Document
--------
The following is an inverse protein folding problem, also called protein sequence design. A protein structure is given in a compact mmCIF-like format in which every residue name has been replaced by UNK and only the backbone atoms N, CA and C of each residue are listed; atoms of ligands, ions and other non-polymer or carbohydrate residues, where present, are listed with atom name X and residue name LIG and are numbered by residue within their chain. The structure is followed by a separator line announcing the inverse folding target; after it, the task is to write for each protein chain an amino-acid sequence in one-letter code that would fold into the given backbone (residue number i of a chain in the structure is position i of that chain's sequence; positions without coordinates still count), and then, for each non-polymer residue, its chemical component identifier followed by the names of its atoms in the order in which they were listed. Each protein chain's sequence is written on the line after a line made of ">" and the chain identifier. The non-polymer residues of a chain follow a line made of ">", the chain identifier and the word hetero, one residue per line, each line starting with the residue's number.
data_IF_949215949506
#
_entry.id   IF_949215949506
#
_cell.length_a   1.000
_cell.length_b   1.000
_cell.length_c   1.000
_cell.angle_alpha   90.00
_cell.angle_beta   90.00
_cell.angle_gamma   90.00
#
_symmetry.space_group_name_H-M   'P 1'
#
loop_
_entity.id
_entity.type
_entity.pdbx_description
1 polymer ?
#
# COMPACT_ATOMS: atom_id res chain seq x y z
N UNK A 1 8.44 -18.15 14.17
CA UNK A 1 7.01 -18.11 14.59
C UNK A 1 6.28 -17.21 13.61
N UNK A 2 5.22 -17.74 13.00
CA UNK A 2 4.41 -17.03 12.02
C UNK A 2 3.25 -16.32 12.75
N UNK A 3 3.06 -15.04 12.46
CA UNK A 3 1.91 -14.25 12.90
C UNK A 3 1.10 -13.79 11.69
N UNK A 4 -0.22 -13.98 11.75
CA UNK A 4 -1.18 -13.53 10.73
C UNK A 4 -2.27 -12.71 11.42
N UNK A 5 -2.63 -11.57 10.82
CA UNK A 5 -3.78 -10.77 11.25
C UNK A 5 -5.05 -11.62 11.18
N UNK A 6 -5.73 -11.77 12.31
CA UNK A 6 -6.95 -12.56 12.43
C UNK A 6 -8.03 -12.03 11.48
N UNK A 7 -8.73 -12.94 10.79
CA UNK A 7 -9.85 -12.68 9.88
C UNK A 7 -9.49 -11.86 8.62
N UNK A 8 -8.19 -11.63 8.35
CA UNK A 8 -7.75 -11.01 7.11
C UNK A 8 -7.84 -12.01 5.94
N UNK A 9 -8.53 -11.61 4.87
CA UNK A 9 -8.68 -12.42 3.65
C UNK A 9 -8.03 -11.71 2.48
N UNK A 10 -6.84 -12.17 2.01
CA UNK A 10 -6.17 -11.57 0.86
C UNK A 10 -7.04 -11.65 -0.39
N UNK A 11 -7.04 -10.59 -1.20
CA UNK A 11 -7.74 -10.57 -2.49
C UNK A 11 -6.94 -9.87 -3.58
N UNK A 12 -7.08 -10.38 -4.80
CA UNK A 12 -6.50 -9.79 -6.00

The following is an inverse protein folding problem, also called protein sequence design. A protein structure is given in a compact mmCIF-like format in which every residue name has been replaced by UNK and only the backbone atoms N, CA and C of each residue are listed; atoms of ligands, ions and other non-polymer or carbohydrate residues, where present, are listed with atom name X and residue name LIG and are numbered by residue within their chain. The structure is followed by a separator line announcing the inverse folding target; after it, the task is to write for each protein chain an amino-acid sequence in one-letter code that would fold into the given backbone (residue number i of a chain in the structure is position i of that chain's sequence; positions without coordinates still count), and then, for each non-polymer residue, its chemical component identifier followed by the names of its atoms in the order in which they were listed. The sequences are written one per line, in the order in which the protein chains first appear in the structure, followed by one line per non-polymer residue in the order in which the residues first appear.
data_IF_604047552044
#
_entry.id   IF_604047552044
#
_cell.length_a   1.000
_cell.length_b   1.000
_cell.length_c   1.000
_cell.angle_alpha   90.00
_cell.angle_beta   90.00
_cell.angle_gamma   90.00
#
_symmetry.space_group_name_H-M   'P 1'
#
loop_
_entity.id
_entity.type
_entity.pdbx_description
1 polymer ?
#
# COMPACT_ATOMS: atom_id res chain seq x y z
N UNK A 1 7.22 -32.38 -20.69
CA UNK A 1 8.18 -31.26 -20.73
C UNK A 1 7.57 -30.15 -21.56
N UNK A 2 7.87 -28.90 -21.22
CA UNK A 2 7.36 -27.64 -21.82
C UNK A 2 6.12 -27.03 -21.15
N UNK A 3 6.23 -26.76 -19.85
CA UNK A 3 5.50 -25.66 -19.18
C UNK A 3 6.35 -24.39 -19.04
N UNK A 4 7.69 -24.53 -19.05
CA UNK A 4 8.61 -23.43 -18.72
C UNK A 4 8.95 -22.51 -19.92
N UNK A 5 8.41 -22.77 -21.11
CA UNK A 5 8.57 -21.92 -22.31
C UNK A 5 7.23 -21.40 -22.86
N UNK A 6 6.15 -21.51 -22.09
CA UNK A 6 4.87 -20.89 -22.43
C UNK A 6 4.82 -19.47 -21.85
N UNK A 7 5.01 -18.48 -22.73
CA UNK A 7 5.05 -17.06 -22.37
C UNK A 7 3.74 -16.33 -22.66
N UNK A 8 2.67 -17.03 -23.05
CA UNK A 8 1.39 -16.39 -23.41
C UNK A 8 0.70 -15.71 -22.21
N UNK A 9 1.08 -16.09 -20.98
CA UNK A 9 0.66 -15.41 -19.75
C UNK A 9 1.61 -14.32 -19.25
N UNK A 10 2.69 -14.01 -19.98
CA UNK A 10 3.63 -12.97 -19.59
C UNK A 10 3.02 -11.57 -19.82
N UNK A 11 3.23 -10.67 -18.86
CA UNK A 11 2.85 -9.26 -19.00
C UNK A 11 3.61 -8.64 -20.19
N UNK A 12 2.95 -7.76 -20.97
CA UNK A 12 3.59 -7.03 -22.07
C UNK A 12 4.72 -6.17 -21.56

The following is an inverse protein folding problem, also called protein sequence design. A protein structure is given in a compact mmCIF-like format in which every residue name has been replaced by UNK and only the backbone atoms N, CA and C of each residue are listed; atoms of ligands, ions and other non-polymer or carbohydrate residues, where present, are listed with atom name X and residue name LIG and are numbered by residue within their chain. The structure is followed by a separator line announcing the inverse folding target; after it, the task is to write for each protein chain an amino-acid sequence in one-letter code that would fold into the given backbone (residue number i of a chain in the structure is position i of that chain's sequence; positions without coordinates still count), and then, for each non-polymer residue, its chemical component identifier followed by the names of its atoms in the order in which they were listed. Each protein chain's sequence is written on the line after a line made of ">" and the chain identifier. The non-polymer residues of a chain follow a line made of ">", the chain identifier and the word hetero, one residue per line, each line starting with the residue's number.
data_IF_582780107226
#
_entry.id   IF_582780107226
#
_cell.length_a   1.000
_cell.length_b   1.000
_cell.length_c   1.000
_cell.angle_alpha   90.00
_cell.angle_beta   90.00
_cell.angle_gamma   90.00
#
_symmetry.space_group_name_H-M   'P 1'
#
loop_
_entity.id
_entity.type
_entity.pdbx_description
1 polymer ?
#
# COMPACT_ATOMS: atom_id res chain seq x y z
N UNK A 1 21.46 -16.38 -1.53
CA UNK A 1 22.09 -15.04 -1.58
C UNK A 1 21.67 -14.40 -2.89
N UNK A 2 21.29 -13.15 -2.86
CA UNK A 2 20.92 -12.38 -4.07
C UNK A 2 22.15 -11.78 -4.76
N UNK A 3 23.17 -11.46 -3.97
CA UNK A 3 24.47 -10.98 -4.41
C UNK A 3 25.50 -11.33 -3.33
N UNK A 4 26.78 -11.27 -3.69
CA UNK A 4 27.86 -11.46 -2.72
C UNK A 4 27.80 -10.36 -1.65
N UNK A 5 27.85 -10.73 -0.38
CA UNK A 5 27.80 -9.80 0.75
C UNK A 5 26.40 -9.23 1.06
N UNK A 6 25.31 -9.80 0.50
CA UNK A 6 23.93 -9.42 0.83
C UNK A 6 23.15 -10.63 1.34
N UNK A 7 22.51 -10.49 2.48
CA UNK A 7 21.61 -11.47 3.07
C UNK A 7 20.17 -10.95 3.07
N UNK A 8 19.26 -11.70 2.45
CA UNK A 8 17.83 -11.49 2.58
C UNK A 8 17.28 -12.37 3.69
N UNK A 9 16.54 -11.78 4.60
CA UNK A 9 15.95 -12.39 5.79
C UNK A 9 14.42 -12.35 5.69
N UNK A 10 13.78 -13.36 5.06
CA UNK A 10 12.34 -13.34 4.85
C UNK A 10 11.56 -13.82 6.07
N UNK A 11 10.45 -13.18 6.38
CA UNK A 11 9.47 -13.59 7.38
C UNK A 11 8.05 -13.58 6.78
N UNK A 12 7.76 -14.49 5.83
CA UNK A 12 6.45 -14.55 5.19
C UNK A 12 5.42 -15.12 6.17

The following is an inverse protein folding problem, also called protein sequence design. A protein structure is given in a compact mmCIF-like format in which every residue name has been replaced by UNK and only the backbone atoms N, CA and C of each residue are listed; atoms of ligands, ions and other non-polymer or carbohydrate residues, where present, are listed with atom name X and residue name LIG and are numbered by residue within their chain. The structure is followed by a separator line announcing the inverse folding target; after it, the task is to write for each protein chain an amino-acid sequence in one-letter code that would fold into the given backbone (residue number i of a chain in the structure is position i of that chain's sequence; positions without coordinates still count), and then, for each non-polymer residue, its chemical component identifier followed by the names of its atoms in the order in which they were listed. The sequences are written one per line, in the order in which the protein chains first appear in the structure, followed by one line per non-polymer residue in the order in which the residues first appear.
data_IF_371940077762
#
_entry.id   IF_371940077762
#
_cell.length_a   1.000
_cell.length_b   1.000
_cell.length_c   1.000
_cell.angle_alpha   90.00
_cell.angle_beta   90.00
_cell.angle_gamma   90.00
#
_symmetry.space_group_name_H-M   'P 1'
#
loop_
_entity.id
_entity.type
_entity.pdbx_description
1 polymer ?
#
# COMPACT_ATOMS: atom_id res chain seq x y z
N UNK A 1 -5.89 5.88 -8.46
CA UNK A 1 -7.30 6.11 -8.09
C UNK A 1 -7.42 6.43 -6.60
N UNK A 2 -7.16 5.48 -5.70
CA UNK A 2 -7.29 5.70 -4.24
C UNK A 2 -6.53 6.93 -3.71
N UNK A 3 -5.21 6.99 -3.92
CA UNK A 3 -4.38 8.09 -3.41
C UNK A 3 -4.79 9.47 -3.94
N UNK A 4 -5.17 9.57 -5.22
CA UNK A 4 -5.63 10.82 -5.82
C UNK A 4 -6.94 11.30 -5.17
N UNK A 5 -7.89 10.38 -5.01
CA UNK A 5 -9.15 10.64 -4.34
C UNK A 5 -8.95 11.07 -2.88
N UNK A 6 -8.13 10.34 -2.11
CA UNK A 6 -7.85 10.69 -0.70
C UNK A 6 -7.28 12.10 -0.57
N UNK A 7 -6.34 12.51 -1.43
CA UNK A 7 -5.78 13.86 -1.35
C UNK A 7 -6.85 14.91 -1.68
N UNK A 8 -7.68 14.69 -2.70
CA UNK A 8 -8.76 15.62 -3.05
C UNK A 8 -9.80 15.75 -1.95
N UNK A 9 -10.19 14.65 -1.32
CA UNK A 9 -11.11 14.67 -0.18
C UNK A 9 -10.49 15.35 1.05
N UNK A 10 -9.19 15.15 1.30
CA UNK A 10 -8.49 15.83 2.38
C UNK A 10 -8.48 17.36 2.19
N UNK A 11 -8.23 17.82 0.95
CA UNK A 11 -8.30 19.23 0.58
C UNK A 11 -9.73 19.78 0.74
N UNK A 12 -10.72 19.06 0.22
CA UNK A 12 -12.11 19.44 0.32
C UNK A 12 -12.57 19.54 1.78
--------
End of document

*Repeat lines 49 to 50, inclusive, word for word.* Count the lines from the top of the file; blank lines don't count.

N UNK A 10 -6.84 -12.17 2.01
CA UNK A 10 -6.17 -11.57 0.86